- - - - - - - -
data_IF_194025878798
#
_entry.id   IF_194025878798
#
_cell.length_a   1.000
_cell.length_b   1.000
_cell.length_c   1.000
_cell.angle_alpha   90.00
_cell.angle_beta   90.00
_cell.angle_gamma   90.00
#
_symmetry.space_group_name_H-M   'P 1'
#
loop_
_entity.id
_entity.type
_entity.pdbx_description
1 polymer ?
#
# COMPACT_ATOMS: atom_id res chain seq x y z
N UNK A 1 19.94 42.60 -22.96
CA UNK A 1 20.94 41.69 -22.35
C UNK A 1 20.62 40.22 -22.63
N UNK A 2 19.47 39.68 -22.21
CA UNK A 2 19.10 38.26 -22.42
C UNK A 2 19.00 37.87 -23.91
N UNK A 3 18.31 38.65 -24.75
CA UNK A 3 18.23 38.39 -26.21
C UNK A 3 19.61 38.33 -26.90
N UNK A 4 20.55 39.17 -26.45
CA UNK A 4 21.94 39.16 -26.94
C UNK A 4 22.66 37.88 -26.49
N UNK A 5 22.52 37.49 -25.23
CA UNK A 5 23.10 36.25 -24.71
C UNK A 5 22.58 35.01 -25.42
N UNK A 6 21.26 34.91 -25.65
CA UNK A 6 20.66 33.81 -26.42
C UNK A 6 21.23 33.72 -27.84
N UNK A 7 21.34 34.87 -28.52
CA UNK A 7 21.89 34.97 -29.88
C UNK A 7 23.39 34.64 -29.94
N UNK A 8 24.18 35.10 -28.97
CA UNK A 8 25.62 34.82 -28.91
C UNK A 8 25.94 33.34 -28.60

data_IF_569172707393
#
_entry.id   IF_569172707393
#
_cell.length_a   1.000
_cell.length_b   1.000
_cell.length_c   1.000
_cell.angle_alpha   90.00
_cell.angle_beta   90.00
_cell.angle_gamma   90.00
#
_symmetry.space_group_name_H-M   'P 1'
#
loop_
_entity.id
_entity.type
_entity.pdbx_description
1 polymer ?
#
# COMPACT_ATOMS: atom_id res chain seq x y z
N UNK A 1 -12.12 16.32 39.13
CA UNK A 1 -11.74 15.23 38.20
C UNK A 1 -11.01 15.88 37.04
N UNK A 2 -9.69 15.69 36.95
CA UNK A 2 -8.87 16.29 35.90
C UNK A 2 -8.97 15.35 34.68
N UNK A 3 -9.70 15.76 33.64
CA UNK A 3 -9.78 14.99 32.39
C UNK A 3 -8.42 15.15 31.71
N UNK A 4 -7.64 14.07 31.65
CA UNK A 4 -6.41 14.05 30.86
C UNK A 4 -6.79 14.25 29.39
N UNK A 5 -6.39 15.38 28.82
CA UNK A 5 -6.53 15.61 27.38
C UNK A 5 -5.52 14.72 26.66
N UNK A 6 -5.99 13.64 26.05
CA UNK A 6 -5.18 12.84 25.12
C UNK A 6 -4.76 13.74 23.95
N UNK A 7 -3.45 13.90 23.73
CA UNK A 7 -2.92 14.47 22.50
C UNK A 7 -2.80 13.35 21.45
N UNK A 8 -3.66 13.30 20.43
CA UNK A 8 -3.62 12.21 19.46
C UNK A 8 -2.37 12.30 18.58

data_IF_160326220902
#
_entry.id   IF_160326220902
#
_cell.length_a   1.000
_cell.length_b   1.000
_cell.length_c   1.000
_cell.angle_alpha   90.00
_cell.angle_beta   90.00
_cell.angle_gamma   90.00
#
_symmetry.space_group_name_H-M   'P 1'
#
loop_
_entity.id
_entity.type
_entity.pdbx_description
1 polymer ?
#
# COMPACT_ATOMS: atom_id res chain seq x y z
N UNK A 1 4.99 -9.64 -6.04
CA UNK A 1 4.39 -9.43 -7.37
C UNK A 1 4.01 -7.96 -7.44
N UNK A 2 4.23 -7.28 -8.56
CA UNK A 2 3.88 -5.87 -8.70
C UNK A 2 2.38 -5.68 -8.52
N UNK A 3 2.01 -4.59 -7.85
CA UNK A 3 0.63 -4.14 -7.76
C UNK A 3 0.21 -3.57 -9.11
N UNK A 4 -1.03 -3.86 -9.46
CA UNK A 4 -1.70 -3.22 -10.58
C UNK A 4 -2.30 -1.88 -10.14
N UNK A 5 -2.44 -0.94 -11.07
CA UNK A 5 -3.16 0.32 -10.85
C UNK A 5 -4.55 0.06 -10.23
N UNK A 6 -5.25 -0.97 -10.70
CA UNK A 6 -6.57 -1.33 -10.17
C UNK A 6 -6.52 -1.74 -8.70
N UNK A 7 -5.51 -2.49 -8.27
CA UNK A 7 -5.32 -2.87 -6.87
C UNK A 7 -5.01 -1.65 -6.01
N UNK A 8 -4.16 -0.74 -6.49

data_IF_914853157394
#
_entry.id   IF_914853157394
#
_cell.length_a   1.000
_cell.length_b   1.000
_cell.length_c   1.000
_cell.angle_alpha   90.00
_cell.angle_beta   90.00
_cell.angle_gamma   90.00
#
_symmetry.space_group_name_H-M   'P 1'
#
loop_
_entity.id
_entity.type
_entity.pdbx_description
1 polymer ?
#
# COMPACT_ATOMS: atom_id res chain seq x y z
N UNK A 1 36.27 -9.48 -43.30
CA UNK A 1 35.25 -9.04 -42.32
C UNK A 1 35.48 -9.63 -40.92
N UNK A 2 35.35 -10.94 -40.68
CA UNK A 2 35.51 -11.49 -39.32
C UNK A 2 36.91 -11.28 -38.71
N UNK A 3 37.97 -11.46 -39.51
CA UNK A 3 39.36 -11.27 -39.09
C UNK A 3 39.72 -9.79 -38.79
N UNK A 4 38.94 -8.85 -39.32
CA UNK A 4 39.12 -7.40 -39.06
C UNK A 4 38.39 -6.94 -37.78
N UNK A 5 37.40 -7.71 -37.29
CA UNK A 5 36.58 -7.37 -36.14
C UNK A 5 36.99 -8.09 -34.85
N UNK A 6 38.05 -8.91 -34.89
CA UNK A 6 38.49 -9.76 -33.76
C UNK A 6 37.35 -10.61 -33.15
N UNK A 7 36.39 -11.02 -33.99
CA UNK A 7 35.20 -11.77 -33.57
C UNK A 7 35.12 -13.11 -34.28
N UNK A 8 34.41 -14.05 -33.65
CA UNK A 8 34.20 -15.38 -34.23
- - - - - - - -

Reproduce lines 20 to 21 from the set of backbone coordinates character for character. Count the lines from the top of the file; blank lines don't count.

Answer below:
# COMPACT_ATOMS: atom_id res chain seq x y z
N UNK A 1 19.94 42.60 -22.96